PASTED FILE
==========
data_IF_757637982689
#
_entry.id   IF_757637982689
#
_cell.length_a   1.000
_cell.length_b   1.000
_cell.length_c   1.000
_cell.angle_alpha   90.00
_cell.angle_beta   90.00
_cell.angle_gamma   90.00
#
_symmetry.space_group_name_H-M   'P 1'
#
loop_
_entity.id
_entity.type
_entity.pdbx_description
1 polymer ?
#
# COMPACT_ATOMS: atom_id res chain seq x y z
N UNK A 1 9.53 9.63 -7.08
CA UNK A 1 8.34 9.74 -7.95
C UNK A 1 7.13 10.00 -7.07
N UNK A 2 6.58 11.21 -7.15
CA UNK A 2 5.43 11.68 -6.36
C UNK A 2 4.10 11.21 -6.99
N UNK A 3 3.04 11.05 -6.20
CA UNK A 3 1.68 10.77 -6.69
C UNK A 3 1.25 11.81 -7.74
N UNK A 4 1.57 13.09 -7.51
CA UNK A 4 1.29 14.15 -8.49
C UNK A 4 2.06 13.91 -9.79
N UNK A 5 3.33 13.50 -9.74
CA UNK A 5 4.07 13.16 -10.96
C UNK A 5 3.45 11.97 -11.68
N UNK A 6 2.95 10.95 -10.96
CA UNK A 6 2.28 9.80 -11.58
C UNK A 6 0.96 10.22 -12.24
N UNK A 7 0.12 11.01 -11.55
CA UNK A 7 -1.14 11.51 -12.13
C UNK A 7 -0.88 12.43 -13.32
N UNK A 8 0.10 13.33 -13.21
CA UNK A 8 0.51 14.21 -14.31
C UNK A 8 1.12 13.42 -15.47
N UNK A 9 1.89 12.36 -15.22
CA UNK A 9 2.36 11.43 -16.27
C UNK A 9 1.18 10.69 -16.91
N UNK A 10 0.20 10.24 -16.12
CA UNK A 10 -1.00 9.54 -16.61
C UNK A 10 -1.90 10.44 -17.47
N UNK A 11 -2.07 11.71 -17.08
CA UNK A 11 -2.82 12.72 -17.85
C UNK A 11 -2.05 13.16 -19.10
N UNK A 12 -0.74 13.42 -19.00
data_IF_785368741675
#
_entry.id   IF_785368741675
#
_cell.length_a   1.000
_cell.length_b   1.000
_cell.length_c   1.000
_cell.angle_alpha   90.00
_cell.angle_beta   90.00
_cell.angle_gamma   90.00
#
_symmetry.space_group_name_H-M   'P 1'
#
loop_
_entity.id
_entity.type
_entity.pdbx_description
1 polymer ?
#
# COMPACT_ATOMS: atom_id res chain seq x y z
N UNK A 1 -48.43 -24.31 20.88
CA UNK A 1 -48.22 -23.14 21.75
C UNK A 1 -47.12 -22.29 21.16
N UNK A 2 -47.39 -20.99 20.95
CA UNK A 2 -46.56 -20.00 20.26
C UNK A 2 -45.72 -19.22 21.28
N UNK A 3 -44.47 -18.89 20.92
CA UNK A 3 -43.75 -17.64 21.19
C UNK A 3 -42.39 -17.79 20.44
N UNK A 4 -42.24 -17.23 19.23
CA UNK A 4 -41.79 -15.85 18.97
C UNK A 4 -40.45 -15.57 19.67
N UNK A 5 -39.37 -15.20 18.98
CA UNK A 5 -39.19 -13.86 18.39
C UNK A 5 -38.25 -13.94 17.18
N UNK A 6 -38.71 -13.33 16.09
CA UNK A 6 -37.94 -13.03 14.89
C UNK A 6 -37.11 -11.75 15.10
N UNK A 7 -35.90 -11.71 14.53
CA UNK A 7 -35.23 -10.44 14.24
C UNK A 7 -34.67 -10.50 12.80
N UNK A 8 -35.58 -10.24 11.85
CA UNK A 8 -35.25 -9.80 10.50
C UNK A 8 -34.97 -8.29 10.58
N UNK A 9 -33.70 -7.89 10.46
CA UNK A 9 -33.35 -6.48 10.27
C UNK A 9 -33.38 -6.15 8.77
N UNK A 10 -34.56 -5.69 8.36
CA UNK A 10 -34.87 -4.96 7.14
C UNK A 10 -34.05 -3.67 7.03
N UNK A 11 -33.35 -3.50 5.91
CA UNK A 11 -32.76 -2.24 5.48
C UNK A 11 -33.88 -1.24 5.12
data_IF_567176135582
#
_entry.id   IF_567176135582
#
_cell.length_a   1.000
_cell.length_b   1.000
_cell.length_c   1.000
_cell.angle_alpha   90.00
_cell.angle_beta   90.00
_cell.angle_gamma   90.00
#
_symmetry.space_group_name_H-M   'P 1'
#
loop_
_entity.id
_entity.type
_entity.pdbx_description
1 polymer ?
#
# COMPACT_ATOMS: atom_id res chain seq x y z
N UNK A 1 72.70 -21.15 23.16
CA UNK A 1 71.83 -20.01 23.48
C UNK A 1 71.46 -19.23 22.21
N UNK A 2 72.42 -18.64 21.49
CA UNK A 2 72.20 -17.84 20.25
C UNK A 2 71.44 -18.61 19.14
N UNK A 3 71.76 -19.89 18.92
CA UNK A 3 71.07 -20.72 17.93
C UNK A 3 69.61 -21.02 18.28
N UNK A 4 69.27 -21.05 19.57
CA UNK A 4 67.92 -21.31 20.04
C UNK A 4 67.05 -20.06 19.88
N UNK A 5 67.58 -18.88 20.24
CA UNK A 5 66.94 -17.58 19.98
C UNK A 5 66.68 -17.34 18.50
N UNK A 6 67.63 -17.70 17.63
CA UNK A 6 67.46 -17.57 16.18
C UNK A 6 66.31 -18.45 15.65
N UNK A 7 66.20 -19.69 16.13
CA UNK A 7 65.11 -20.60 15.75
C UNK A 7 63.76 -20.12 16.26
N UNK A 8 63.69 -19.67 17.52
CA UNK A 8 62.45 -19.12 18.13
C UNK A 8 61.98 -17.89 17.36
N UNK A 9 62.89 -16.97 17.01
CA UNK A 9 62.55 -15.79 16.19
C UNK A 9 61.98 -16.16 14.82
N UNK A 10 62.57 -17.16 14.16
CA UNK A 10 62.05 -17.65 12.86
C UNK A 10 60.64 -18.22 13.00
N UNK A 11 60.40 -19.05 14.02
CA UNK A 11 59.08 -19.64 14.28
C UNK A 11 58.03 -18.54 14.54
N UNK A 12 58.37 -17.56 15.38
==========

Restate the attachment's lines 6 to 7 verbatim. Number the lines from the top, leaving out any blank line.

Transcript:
_cell.length_b   1.000
_cell.length_c   1.000